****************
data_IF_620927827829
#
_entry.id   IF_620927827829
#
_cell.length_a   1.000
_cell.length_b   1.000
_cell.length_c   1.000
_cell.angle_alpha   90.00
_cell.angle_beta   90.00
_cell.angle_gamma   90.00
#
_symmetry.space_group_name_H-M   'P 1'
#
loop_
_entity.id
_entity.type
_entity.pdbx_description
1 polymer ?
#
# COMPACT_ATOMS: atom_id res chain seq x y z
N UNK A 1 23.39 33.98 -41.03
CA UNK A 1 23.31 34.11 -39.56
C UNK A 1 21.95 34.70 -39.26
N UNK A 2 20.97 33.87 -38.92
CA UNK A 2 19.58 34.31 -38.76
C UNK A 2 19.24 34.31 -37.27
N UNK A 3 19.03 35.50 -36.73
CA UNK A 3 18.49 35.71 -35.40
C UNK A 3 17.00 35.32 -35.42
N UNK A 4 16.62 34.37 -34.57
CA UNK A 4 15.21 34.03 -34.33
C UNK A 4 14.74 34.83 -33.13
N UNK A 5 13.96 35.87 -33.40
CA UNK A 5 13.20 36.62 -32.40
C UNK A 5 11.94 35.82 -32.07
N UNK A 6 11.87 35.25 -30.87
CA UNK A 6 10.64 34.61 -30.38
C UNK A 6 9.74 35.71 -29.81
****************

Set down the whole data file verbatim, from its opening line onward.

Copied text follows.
data_IF_620927827829
#
_entry.id   IF_620927827829
#
_cell.length_a   1.000
_cell.length_b   1.000
_cell.length_c   1.000
_cell.angle_alpha   90.00
_cell.angle_beta   90.00
_cell.angle_gamma   90.00
#
_symmetry.space_group_name_H-M   'P 1'
#
loop_
_entity.id
_entity.type
_entity.pdbx_description
1 polymer ?
#
# COMPACT_ATOMS: atom_id res chain seq x y z
N UNK A 1 23.39 33.98 -41.03
CA UNK A 1 23.31 34.11 -39.56
C UNK A 1 21.95 34.70 -39.26
N UNK A 2 20.97 33.87 -38.92
CA UNK A 2 19.58 34.31 -38.76
C UNK A 2 19.24 34.31 -37.27
N UNK A 3 19.03 35.50 -36.73
CA UNK A 3 18.49 35.71 -35.40
C UNK A 3 17.00 35.32 -35.42
N UNK A 4 16.62 34.37 -34.57
CA UNK A 4 15.21 34.03 -34.33
C UNK A 4 14.74 34.83 -33.13
N UNK A 5 13.96 35.87 -33.40
CA UNK A 5 13.20 36.62 -32.40
C UNK A 5 11.94 35.82 -32.07
N UNK A 6 11.87 35.25 -30.87
CA UNK A 6 10.64 34.61 -30.38
C UNK A 6 9.74 35.71 -29.81